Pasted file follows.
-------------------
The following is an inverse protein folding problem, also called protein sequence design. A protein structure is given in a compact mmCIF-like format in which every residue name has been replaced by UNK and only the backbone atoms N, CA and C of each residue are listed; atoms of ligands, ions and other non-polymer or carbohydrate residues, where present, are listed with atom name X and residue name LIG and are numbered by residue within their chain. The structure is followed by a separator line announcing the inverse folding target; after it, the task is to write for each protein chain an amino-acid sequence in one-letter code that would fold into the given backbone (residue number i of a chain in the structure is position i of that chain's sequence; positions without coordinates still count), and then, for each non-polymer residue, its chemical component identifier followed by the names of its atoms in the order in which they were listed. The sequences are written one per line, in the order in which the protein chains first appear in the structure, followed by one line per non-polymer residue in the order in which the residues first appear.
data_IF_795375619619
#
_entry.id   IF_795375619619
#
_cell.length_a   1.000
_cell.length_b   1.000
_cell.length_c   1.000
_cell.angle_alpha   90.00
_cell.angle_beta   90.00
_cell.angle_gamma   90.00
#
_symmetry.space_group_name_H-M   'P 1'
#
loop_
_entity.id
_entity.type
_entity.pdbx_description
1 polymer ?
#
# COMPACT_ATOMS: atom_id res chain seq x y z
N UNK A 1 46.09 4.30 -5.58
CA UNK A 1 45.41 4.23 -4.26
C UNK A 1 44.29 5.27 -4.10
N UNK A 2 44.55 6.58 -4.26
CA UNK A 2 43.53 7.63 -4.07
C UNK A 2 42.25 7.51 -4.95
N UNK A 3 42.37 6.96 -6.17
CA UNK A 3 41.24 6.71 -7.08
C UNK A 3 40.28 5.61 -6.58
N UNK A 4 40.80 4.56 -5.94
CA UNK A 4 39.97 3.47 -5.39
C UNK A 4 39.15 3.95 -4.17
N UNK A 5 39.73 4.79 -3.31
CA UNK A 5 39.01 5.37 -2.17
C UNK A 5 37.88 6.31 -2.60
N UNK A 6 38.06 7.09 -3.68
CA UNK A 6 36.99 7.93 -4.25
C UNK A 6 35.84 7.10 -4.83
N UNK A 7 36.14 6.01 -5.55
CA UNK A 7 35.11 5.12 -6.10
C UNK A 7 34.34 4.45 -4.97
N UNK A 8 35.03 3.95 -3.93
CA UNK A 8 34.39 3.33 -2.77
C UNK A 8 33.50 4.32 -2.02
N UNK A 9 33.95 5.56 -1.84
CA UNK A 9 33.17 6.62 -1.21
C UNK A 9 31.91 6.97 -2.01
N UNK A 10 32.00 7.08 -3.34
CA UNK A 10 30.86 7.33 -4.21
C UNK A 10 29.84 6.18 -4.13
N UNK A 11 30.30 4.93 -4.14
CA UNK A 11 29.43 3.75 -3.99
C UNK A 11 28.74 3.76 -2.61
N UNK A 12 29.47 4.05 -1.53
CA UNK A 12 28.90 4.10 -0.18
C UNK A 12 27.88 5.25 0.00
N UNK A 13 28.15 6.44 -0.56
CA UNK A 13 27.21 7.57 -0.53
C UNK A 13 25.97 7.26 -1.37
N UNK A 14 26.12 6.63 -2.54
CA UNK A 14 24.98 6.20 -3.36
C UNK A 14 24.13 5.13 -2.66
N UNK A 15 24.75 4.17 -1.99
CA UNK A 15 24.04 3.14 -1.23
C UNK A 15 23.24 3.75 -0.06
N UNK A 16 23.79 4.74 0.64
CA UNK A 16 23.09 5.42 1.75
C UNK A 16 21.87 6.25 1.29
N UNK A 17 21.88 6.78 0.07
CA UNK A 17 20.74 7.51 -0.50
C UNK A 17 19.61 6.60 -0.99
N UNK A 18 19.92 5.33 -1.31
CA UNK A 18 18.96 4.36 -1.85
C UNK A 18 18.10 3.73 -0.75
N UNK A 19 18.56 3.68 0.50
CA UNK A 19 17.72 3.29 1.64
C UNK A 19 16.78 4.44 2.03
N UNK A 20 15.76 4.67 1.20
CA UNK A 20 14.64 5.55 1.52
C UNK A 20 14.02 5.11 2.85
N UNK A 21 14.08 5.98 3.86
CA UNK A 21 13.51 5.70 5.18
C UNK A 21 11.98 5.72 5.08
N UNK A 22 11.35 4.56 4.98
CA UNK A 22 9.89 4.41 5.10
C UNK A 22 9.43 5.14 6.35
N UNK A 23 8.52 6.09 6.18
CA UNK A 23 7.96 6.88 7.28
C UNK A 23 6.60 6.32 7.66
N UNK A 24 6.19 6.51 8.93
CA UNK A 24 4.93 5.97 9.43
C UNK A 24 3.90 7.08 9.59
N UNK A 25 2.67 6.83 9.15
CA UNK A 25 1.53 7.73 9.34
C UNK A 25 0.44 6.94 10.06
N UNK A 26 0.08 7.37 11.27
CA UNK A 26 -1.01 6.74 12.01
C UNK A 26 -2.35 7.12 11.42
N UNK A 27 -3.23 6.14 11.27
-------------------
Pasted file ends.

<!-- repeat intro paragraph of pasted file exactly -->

The following is an inverse protein folding problem, also called protein sequence design. A protein structure is given in a compact mmCIF-like format in which every residue name has been replaced by UNK and only the backbone atoms N, CA and C of each residue are listed; atoms of ligands, ions and other non-polymer or carbohydrate residues, where present, are listed with atom name X and residue name LIG and are numbered by residue within their chain. The structure is followed by a separator line announcing the inverse folding target; after it, the task is to write for each protein chain an amino-acid sequence in one-letter code that would fold into the given backbone (residue number i of a chain in the structure is position i of that chain's sequence; positions without coordinates still count), and then, for each non-polymer residue, its chemical component identifier followed by the names of its atoms in the order in which they were listed. The sequences are written one per line, in the order in which the protein chains first appear in the structure, followed by one line per non-polymer residue in the order in which the residues first appear.